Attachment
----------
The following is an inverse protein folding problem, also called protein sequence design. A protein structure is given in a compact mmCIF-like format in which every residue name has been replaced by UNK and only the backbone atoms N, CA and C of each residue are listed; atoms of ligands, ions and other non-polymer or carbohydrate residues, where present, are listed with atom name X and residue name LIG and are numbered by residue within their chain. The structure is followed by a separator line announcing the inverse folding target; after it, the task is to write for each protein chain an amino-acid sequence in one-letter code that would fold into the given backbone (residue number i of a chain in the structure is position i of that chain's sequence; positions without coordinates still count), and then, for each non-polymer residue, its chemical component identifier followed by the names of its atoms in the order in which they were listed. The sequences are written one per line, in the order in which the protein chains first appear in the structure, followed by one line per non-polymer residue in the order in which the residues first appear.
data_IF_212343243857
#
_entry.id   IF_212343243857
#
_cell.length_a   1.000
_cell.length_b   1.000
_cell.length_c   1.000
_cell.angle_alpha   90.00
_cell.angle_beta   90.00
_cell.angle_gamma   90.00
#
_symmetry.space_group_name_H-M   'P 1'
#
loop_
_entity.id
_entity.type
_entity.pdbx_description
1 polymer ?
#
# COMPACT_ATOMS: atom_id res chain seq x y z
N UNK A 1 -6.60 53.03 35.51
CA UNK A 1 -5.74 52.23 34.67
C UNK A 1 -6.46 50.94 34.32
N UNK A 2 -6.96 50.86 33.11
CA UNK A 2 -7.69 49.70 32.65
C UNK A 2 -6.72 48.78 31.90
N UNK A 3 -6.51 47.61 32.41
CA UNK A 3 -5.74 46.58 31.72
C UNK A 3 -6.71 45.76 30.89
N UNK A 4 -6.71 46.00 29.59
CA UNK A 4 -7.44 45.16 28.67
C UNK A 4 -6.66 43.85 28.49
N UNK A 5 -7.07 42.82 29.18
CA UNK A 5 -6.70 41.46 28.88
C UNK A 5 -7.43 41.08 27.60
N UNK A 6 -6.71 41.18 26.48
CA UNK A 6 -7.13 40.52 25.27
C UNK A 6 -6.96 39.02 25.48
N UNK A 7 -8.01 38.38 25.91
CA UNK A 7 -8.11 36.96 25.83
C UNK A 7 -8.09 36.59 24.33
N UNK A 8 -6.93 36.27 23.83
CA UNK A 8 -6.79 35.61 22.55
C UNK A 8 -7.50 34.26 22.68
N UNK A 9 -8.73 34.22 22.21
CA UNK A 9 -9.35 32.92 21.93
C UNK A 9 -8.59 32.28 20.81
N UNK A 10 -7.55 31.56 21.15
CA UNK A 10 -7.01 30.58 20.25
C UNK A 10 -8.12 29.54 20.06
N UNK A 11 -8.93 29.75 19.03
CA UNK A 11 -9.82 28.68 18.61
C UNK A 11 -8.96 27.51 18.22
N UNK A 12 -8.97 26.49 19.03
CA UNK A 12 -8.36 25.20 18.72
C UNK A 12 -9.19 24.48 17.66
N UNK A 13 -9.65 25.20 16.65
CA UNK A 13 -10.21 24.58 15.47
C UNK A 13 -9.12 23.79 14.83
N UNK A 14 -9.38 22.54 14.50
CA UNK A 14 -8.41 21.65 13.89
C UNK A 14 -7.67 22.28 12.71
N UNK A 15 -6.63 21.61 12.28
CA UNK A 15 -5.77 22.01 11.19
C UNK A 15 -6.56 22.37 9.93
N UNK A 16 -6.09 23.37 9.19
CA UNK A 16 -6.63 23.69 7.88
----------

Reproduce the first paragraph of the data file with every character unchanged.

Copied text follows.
The following is an inverse protein folding problem, also called protein sequence design. A protein structure is given in a compact mmCIF-like format in which every residue name has been replaced by UNK and only the backbone atoms N, CA and C of each residue are listed; atoms of ligands, ions and other non-polymer or carbohydrate residues, where present, are listed with atom name X and residue name LIG and are numbered by residue within their chain. The structure is followed by a separator line announcing the inverse folding target; after it, the task is to write for each protein chain an amino-acid sequence in one-letter code that would fold into the given backbone (residue number i of a chain in the structure is position i of that chain's sequence; positions without coordinates still count), and then, for each non-polymer residue, its chemical component identifier followed by the names of its atoms in the order in which they were listed. The sequences are written one per line, in the order in which the protein chains first appear in the structure, followed by one line per non-polymer residue in the order in which the residues first appear.